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Due to a misreading of the dates for Augustus Caesar, Dionysius the Little miscalibrated 1 ad.
Christ was born, according to the best estimates, around 4 BC - an unproblematic statement in common-era notation, but one that would raise thorny theological issues should we say that Christ was born four years 'before Christ'.
BC means 'before Christ', and 'Christ' is English for the Greek Khristos or 'anointed one; a literal translation of Hebrew Messiah.
Daniel owes its prominence in both Jewish and Christian thought to prophecies concerning the coming in glory of a 'son of man' (the Messiah) and his foundation of a 'holy kingdom of God'.
Only then will our historical practice be truly common.
A final argument: the AD/BC system is factually wrong.
The modern dating system does not train young people to form a relationship.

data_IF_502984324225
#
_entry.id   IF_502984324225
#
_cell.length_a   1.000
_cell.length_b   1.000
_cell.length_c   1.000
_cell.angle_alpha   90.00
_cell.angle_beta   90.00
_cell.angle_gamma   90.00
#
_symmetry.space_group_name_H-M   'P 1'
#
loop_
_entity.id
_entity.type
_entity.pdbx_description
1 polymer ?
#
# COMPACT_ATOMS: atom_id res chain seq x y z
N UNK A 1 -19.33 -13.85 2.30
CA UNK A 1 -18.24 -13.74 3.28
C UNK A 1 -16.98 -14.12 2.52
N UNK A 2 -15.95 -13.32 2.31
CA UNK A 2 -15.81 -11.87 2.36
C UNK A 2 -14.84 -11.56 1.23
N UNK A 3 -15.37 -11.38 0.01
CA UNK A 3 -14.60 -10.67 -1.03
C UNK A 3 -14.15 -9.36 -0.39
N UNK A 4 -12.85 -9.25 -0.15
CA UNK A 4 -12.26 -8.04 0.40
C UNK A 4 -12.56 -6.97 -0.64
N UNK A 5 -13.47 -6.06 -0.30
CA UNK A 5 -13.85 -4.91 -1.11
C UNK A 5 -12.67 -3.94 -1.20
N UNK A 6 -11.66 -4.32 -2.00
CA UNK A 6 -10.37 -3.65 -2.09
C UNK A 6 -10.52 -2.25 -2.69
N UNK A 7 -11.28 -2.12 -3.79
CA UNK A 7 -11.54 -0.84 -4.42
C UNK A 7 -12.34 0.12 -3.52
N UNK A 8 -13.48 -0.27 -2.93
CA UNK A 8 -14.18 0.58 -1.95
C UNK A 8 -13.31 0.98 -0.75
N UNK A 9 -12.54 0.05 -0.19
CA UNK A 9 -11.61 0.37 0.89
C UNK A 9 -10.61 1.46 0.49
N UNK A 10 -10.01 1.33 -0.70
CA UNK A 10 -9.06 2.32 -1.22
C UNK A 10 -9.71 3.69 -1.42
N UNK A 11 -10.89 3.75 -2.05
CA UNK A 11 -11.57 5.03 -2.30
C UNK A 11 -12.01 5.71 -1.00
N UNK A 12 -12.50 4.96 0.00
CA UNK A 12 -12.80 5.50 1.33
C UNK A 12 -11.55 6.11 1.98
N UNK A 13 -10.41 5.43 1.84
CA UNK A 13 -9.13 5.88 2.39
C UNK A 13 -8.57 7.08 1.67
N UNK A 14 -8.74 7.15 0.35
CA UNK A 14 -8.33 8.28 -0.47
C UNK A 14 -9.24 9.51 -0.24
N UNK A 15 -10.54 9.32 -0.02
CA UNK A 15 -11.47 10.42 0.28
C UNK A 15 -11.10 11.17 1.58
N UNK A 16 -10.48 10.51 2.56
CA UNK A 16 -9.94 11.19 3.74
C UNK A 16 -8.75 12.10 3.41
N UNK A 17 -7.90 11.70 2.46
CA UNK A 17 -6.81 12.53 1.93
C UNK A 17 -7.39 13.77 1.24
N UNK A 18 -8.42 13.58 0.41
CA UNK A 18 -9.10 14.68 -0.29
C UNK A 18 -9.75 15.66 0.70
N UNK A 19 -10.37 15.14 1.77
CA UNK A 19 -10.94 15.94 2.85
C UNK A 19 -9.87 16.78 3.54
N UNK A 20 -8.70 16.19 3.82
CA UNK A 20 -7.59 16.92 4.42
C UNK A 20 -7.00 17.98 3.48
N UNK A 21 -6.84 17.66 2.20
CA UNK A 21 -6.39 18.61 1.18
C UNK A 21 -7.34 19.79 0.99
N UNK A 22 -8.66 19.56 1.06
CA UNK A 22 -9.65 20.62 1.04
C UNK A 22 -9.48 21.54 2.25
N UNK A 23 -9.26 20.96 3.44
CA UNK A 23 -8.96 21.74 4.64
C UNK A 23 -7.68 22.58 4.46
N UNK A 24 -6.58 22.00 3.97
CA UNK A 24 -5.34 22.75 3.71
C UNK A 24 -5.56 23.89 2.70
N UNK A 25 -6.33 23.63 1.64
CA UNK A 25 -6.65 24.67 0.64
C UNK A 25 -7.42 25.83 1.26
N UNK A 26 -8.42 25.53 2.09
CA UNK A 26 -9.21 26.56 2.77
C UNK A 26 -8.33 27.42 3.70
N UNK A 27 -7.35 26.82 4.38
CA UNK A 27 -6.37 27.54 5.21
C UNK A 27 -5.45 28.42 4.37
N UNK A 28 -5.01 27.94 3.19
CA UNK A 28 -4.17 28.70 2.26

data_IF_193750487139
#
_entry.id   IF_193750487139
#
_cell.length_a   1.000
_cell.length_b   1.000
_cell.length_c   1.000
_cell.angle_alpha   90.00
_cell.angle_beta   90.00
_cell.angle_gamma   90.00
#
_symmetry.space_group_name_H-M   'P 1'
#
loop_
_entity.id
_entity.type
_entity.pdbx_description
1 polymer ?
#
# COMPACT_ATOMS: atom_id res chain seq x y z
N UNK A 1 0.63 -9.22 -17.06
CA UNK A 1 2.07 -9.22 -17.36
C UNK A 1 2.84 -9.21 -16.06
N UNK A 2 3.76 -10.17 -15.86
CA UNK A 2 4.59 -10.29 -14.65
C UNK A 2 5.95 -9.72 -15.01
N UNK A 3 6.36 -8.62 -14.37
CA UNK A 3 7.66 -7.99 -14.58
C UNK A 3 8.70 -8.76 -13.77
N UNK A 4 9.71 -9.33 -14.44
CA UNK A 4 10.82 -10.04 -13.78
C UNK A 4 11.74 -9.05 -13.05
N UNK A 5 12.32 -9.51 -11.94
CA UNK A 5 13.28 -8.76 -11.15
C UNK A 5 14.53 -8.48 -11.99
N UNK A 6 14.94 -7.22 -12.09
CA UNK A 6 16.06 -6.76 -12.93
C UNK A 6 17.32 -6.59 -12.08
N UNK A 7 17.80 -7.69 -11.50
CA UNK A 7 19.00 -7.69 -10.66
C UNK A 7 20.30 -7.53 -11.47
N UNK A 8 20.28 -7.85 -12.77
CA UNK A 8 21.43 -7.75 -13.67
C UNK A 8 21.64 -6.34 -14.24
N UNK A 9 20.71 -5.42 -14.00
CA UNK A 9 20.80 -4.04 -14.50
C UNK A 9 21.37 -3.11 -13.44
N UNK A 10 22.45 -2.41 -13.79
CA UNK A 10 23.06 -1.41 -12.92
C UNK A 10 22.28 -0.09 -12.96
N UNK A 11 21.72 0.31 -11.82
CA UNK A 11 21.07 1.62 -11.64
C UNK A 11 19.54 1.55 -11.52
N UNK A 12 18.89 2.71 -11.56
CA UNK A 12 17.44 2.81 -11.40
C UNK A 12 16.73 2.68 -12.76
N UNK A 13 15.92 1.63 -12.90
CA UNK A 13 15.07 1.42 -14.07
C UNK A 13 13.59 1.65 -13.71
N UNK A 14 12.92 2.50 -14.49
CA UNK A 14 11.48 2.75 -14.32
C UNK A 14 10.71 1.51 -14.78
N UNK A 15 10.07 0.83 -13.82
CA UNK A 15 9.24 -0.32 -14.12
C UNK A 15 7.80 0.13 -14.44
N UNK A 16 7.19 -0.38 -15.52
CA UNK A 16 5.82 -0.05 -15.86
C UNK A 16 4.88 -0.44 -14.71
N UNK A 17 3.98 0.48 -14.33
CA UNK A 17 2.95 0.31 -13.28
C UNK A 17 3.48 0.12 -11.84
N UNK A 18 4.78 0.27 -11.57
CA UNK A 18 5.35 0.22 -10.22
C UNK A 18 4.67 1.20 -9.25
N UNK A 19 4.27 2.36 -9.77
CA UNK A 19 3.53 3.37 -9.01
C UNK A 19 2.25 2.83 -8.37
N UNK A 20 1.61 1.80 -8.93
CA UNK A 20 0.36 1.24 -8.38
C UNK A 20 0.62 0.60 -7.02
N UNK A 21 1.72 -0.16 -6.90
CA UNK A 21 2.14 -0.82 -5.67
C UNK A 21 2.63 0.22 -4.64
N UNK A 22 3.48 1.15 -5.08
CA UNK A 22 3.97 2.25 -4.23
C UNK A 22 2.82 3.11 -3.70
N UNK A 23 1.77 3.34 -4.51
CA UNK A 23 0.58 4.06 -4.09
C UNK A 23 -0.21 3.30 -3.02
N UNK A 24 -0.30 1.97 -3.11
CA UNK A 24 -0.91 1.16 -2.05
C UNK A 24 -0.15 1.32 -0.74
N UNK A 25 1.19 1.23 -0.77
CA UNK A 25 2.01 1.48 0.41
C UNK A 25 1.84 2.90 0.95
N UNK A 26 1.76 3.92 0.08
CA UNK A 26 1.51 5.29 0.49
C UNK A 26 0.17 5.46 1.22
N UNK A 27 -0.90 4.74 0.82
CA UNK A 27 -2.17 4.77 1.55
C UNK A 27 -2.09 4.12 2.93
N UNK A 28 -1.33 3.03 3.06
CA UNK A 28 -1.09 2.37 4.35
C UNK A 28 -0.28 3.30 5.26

It trains them to form a series of relationships, and further trains them to harden themselves to the break-up of all but the current one. If neither one likes the other, then they both have had a bad experience.
Henceforth we have lived in the age of Christ's working in history: the years of Our Lord' - Anno Domini.As former UN General Secretary Kofi Annan put it in a statement marking the turn of the millennium: The Christian calendar no longer belongs exclusively to Christians.' For some, these are fighting words: the Southern Baptist Convention resolved, also in 2000, to resist the 'revisionism' implicit in the CE/BCEsystem and to retain AD 'as a reminder to those in this secular age ... The AD/BC chronology is not so ancient as some proponents suppose; nor is the CE/BCE system so recent.For the first five centuries of their religion, Christians marked time according to local conventions, usually from the legendary foundation of Rome (753 BC), or from the Diocletian reforms (284 AD).However, it only gained universal acceptance among Christians in the 15th century.Meanwhile, in 1615 Johannes Kepler used the phrase anno aerae nostrae vulgaris (in the year of our common era) in an astronomical table and 'Common Era' or its equivalents are known, if rare, in 18th-century works such as the Encyclopaedia Britannica of 1797.